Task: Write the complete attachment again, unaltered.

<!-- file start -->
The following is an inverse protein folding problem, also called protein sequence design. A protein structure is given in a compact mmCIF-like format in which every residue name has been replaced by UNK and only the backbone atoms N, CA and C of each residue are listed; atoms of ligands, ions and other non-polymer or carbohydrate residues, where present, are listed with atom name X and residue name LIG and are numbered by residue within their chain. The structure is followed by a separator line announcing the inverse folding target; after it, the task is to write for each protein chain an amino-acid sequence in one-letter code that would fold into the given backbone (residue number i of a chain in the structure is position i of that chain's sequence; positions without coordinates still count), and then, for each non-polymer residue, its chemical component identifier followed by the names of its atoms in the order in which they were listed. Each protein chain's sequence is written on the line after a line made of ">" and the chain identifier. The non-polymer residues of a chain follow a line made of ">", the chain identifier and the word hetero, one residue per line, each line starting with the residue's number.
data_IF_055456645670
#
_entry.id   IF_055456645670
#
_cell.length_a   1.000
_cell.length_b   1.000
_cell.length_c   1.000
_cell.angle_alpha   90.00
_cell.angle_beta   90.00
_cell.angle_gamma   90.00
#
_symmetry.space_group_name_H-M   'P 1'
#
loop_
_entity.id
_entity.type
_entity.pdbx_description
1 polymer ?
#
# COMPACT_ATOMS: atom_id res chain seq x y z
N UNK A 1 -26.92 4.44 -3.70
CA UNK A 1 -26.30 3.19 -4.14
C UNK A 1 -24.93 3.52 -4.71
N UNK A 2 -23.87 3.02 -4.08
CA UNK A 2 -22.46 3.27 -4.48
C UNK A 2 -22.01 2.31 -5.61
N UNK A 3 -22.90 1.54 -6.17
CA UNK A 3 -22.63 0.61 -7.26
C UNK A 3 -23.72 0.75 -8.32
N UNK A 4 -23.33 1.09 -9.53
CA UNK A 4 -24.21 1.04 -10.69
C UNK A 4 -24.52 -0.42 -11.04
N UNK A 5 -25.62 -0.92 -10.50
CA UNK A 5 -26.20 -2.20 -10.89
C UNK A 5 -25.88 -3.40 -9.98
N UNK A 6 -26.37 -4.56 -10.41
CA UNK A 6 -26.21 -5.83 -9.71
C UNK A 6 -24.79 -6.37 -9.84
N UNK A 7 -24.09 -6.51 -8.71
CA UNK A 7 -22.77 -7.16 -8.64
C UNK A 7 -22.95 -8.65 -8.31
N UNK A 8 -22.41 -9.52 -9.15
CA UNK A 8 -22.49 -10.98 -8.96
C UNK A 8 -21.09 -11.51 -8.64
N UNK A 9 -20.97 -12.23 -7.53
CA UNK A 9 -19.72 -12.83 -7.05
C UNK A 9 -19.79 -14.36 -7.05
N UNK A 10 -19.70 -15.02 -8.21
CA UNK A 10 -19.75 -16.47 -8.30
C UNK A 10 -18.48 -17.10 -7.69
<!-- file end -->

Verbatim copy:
The following is an inverse protein folding problem, also called protein sequence design. A protein structure is given in a compact mmCIF-like format in which every residue name has been replaced by UNK and only the backbone atoms N, CA and C of each residue are listed; atoms of ligands, ions and other non-polymer or carbohydrate residues, where present, are listed with atom name X and residue name LIG and are numbered by residue within their chain. The structure is followed by a separator line announcing the inverse folding target; after it, the task is to write for each protein chain an amino-acid sequence in one-letter code that would fold into the given backbone (residue number i of a chain in the structure is position i of that chain's sequence; positions without coordinates still count), and then, for each non-polymer residue, its chemical component identifier followed by the names of its atoms in the order in which they were listed. Each protein chain's sequence is written on the line after a line made of ">" and the chain identifier. The non-polymer residues of a chain follow a line made of ">", the chain identifier and the word hetero, one residue per line, each line starting with the residue's number.
data_IF_055456645670
#
_entry.id   IF_055456645670
#
_cell.length_a   1.000
_cell.length_b   1.000
_cell.length_c   1.000
_cell.angle_alpha   90.00
_cell.angle_beta   90.00
_cell.angle_gamma   90.00
#
_symmetry.space_group_name_H-M   'P 1'
#
loop_
_entity.id
_entity.type
_entity.pdbx_description
1 polymer ?
#
# COMPACT_ATOMS: atom_id res chain seq x y z
N UNK A 1 -26.92 4.44 -3.70
CA UNK A 1 -26.30 3.19 -4.14
C UNK A 1 -24.93 3.52 -4.71
N UNK A 2 -23.87 3.02 -4.08
CA UNK A 2 -22.46 3.27 -4.48
C UNK A 2 -22.01 2.31 -5.61
N UNK A 3 -22.90 1.54 -6.17
CA UNK A 3 -22.63 0.61 -7.26
C UNK A 3 -23.72 0.75 -8.32
N UNK A 4 -23.33 1.09 -9.53
CA UNK A 4 -24.21 1.04 -10.69
C UNK A 4 -24.52 -0.42 -11.04
N UNK A 5 -25.62 -0.92 -10.50
CA UNK A 5 -26.20 -2.20 -10.89
C UNK A 5 -25.88 -3.40 -9.98
N UNK A 6 -26.37 -4.56 -10.41
CA UNK A 6 -26.21 -5.83 -9.71
C UNK A 6 -24.79 -6.37 -9.84
N UNK A 7 -24.09 -6.51 -8.71
CA UNK A 7 -22.77 -7.16 -8.64
C UNK A 7 -22.95 -8.65 -8.31
N UNK A 8 -22.41 -9.52 -9.15
CA UNK A 8 -22.49 -10.98 -8.96
C UNK A 8 -21.09 -11.51 -8.64
N UNK A 9 -20.97 -12.23 -7.53
CA UNK A 9 -19.72 -12.83 -7.05
C UNK A 9 -19.79 -14.36 -7.05
N UNK A 10 -19.70 -15.02 -8.21
CA UNK A 10 -19.75 -16.47 -8.30
C UNK A 10 -18.48 -17.10 -7.69